The Saskatchewan government is moving full steam ahead on its plan to open four new international export offices.
The offices will be opening in London, United Kingdom; Dubai, United Arab Emirates; Mexico City, Mexico; and Ho Chi Minh City, Vietnam.
The move will give Saskatchewan a stronger presence in those regions, by expanding the province’s international network, according to the government.
The province says the establishment of these spaces is being implemented in an effort to facilitate investment trade efforts to grow and diversify Saskatchewan’s exports, assisting in COVID-19 economic recovery.
“Now we’re going through the process of hiring managing directors for those offices and we hope to have two of them open in November and two more in the first quarter of the calendar year,” said Jeremy Harrison, Saskatchewan Minister of Trade and Export Development.
The number of international offices will be doubling as the province already has a permanent presence in Japan, India, Singapore and China.
The offices in Japan, India and Singapore were open for businesses earlier this year, whereas the one in Shanghai, China has been operational since 2010.
Staff at the offices work full-time for the provincial government to promote trade and economic interests.
Harrison says despite the pandemic, Saskatchewan companies are able to export approximately 65 per cent of what they produce.
Some popular export items include potash, oil, wheat, canola seeds, lentils, canola oil, peas, canola meal, soya beans, and barley.
Just like the cost to export these products, operating those international offices isn’t cheap.
“It’s about a million dollars per year, per office, our entire international engagement will be about $9 million this year with the eight offices and the administration associated with that, but I mean with the return on investment being over $30 billion of international trade last year…” Harrison explained.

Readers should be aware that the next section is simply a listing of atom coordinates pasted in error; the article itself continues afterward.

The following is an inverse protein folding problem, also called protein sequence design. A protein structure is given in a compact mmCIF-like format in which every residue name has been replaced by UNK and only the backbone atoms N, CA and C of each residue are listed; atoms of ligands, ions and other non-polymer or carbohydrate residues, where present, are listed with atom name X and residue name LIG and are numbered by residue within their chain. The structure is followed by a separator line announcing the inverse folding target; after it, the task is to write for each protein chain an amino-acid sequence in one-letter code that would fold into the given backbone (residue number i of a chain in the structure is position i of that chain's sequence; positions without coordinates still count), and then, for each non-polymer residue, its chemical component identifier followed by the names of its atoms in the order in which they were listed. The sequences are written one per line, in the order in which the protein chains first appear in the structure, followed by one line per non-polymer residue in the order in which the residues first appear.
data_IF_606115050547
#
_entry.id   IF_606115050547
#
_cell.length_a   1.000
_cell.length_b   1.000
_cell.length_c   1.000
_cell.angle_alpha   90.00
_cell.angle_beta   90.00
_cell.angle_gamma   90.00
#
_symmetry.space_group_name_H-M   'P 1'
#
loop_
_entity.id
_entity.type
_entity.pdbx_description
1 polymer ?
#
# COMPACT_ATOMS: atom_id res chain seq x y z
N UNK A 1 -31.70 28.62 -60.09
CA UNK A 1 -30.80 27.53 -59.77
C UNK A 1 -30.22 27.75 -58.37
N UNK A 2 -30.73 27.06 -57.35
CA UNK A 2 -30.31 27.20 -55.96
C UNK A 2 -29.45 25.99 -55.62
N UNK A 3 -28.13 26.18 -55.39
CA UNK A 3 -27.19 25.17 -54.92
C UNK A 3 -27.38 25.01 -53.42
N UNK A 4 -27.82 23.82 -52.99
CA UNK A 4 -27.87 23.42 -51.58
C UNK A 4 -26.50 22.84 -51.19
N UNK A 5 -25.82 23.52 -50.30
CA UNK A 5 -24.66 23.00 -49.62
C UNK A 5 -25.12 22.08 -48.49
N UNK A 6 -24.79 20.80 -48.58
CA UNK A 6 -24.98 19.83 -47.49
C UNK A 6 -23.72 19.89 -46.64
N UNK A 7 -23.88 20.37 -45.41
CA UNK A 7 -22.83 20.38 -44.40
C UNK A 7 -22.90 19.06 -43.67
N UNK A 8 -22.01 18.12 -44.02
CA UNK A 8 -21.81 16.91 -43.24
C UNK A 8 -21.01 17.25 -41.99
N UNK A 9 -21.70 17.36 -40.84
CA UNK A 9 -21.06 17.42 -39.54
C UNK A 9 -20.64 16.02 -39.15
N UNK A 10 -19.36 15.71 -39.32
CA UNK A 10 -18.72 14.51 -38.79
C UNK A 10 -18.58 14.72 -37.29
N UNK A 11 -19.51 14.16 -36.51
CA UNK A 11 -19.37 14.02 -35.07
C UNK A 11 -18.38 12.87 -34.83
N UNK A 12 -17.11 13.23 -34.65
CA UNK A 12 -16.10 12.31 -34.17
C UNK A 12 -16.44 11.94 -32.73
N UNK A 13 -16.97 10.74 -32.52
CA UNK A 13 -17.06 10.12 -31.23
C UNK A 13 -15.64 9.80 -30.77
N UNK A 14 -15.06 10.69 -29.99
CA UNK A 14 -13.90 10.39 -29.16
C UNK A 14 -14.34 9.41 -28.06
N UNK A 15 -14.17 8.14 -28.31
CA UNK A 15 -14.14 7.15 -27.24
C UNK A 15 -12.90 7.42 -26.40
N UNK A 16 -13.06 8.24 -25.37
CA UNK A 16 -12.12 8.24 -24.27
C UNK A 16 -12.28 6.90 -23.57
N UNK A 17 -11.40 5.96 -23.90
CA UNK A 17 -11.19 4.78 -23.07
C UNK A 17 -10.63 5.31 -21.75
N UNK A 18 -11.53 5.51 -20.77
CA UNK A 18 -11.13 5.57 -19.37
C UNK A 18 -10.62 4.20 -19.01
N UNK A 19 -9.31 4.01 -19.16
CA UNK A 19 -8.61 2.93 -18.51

“Of course the offices aren’t responsible for every dollar of that trade, but that being said, having that long-term, on-the-ground presence really has paid significant dividends to the province, we would view it as being a tremendous return on investment,” he added.
Harrison also says with Saskatchewan negotiating its own deals, rather than the Canadian government, the province has been able to secure lower tariffs.
The trade and export development minister goes on to say the Saskatchewan government decided to take trade matters into its own hands, opposed to relying on the federal government because it believes it can secure better deals overall.
In 2019, the minister, with the help of former Conservative Canadian Prime Minister Stephen Harper and his company called Harper and Associates, lobbied senior officials with the government of India to lower tariffs on Saskatchewan peas and lentils.
Harper and Associates is being paid for its role in assisting with the establishment of the international offices. The contract is yearly, and is renewed annually.
Harrison said the meeting resulted in the province temporarily reducing the tariff from 30 per cent to 10 per cent from June to August in 2020 and onwards.
Jason Childs, associate professor of economics with the University of Regina explains why the provincial government may have felt enticed not to leave trade matters to federal government officials.
“I think the perception that Saskatchewan feels underrepresented abroad and our interests aren’t being served, I think that says a lot about what’s going on,” Childs said.
He adds international offices are not uncommon among provinces in Canada, and they are supported across party lines.
By Saskatchewan being at the helm of its own trading decisions, Childs says the province can head trade missions that are dedicated to vouching for the specific agricultural products the province has to offer the rest of the world.
“So, the products we produce here in Saskatchewan, are going to be radically different than say the products produced in Quebec or southern Ontario, which are much more manufacturing-driven,” Childs said.
He says if the Canadian government was making these deals, then time government officials spend on having to represent the other jurisdictions across the country would be split.
Childs continues to say there are some notable benefits to Saskatchewan having its own international trading partners to advocate its own interests to, rather than other Canadian provinces or somewhere else in North America.
“Sheer population, sheer market size, the Canadian market is only 38 million people, whereas some of the countries we’re talking about Vietnam, China, India and the U.K., there’s hundreds of millions, billions of people involved, right so it’s a much larger market,” Childs said.
Harrison says these exports will bring numerous job opportunities to residents.
—With files from Mickey Djuric